"Pinpointing when memes first made the leap to the Internet is tricky. Nowadays, we might think of the dancing baby, also known as Baby Cha-Cha, that grooved into our inboxes in the 1990s. It was a kind of proto-meme, but no one called it that at the time. The first reference I could find to an 'Internet meme' appeared in a footnote in a 2003 academic article, describing an important event in the life of Jonah Peretti, co-founder of the hugely successful websites The Huffington Post and BuzzFeed. In 2001, as a procrastinating graduate student at MIT, Peretti decided to order a pair of Nike sneakers customized to read 'sweatshop.' Nike refused. Peretti forwarded the email exchange to friends, who sent it on and on, until the story leapt to the mainstream media, where Peretti debated a Nike representative on NBC's Today Show. Peretti later wrote, 'Without really trying, I had released what biologist Richard Dawkins calls a meme.'"

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TAGS: aisha harris, andy warhol, auguste lumiere, burying the ex, grand palais, joe dante, louis lumière, matthew connolly, Meme, rachel donadio, reverse shot, slate, the new york times, vinyl, ziegfeld theater


Allison Jones

1. "The Nerd Hunter." The casting director Allison Jones is reshaping American comedy, one misfit at a time.

"By the time Jones finishes reading a script, she already has ideas about which actors might be right for the roles—and who can handle the pressure of constantly improvising during the eighty-hour workweek that shooting a television comedy often requires. But she also likes the surprise of the unknown, and on the first day of casting she was wading through fifty or so candidates chosen from some nine thousand who had appealed to her in online head shots. She was looking in particular for 'Paul Feig types,' well-meaning nerds who are endearing in their benevolent oddness. 'She finds people that your heart can break for,' the actor Paul Rudd told me. By lunchtime, however, Jones hadn't seen anyone worth showing to Feig. 'They're forcing it,' she said. 'It's not real. You're either a nerd or you're not.'"

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TAGS: allison jones, forbidden games, furious 7, god's not dead, matt fagerholm, max headroom, peeping tom, rialto pictures, richard brody, robert greene


Iran and the Obama Doctrine

1. "Iran and the Obama Doctrine." For the New York Times, Thomas L. Friedman chats with President Obama about our nuclear deal with Iran.

"Since President Obama has had more direct and indirect dealings with Iran's leadership—including an exchange of numerous letters with Iran's supreme leader, Ayatollah Ali Khamenei—than any of his predecessors since Iran's revolution in 1979, I asked what he has learned from the back and forth. 'I think that it's important to recognize that Iran is a complicated country—just like we're a complicated country,' the president said. 'There is no doubt that, given the history between our two countries, that there is deep mistrust that is not going to fade away immediately. The activities that they engage in, the rhetoric, both anti-American, anti-Semitic, anti-Israel, is deeply disturbing. There are deep trends in the country that are contrary to not only our own national security interests and views but those of our allies and friends in the region, and those divisions are real.'"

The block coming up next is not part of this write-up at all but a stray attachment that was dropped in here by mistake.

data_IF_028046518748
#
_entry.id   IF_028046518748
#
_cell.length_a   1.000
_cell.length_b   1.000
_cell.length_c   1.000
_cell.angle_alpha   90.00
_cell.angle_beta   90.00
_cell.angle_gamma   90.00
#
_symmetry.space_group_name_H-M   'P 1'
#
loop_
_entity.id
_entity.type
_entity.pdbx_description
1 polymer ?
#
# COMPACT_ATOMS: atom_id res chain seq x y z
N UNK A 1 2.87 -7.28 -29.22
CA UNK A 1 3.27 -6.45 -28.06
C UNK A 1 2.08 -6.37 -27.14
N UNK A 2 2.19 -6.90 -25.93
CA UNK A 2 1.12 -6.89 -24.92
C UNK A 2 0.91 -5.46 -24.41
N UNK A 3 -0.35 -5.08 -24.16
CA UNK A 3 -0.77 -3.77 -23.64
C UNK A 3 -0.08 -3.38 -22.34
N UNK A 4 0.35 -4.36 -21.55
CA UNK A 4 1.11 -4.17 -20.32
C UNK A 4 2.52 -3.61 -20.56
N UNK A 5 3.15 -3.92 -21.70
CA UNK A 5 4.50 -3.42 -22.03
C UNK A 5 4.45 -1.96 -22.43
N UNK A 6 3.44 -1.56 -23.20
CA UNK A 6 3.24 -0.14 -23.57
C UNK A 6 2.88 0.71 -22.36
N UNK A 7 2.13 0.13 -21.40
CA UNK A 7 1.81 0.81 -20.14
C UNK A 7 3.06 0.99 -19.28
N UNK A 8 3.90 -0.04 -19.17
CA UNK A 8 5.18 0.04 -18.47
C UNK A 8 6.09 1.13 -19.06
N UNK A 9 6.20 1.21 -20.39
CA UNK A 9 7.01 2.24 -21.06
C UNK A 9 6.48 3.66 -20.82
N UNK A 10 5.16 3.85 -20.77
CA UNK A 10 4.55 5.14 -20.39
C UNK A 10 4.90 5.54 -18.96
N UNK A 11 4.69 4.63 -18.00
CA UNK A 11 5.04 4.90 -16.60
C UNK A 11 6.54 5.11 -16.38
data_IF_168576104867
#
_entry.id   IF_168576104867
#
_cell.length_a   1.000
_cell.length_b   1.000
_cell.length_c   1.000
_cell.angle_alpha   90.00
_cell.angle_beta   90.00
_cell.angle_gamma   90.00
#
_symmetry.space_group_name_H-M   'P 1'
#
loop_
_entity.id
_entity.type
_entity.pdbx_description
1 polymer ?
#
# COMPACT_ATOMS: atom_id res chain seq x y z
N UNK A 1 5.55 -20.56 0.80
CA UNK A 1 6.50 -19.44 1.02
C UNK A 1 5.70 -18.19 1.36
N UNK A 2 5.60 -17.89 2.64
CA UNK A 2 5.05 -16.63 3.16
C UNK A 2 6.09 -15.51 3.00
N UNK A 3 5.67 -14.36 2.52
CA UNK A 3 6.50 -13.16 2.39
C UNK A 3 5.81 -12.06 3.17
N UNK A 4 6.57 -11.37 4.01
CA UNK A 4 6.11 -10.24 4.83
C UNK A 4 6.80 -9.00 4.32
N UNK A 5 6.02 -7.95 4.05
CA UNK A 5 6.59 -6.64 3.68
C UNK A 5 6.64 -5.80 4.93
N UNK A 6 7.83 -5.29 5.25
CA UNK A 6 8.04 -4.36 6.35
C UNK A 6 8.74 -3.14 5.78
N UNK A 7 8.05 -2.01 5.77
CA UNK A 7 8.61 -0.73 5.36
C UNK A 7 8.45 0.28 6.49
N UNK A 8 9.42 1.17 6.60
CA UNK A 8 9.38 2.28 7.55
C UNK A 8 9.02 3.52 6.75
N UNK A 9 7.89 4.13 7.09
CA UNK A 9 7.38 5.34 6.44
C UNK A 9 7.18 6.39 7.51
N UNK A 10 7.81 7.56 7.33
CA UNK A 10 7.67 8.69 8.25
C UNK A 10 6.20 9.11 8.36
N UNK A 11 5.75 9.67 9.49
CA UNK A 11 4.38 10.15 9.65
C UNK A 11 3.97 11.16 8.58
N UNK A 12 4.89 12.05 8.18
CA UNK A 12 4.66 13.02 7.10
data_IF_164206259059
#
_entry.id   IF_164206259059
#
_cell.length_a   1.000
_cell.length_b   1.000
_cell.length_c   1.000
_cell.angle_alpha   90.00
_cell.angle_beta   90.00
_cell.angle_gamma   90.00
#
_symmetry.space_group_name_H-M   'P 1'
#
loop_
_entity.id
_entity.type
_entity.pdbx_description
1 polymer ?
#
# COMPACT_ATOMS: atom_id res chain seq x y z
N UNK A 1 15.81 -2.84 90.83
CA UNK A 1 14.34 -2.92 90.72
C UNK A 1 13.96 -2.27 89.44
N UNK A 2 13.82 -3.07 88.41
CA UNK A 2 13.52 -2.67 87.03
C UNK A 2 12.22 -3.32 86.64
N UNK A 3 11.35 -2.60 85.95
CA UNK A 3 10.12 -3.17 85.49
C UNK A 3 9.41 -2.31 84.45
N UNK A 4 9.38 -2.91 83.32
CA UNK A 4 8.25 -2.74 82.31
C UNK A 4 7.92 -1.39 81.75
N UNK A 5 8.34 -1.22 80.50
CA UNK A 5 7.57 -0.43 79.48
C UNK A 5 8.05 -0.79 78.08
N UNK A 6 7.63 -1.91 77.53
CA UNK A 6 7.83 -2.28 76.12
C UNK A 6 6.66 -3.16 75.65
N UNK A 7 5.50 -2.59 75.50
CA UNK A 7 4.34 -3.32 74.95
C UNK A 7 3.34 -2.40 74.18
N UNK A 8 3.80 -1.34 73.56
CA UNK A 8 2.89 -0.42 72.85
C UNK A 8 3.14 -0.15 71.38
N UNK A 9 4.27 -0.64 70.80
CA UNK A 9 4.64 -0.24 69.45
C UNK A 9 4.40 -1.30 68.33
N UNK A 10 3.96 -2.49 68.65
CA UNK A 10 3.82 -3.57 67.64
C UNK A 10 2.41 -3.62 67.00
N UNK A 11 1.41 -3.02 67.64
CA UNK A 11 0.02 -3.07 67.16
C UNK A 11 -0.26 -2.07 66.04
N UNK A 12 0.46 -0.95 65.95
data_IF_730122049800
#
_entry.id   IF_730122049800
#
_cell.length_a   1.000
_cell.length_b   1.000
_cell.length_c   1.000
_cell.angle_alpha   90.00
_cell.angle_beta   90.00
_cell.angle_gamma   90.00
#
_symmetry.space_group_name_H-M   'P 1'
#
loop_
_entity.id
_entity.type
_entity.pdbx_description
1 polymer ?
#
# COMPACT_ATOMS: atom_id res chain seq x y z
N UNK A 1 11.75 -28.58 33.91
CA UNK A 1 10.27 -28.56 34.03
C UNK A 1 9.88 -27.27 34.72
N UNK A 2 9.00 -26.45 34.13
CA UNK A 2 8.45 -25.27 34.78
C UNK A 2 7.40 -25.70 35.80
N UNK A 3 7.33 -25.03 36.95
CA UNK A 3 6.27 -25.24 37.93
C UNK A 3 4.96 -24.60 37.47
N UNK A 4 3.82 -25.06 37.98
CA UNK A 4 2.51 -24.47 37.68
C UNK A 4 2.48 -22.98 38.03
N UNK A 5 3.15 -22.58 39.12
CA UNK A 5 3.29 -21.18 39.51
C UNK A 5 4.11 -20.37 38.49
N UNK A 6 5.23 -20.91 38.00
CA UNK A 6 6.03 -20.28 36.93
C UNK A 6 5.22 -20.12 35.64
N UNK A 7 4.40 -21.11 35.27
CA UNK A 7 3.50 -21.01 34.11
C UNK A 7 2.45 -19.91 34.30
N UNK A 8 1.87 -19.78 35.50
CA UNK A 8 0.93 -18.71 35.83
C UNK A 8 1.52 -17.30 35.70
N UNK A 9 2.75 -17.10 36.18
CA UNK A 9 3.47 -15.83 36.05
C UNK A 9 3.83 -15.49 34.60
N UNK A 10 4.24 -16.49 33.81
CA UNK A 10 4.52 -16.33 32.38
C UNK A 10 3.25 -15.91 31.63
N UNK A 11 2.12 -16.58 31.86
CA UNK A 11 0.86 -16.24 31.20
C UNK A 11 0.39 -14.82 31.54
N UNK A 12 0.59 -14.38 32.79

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TAGS: barack obama, eric chaline, furious 7, grantland, insidious: chapter 3, iran, j. hoberman, mad men, matt zoller seitz, rob doyle, siegfried kracauer, the irish times, the new york review of books, the new york times, the temple of perfection: a history of the gym, thomas l. friedman, wesley morris


Tatiana Maslany

1. "The Many Faces of Tatiana Maslany." In portraying a horde of clones on Orphan Black, the actress has created TV's strangest—and most sophisticated—meditation on femininity.

"By structuring the story around the clones' differences, Orphan Black seems to suggest that the dull sameness enforced by existing female archetypes needs to die. Early in the first season, there is a serial killer hunting down the clones—it turns out to be Helena, the Ukrainian—who ritualistically dismembers Barbie dolls after dyeing their hair to match that of her next victim. It's a creepy touch, but one that can also be read as a metacriticism of how women are used on TV: the punishing beauty standards to which they're held, the imposed uniformity. (Need a new sitcom wife? Grab the prototype and change the hairstyle.) Our low tolerance for difference among female characters means that they will almost always be less interesting, less memorable and less beloved than their male counterparts. In this context, Helena becomes a kind of hero, slaughtering televisual conformity and constituting, in both her savagery and her warmth, a radical expansion of what women on television can be. And each character, including the criminally insane one, gets considerable attention and respect, even when it comes to questions about butter."

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TAGS: afrofuturism, bam, daniel witkin, entertainment weekly, fear the walking dead, j. hoberman, jeff jensen, martin scorsese, new york city, orphan black, reverse shot, Tatiana Maslany, taxi driver, the americans, the new york times, tokyo twilight, yasujirô ozu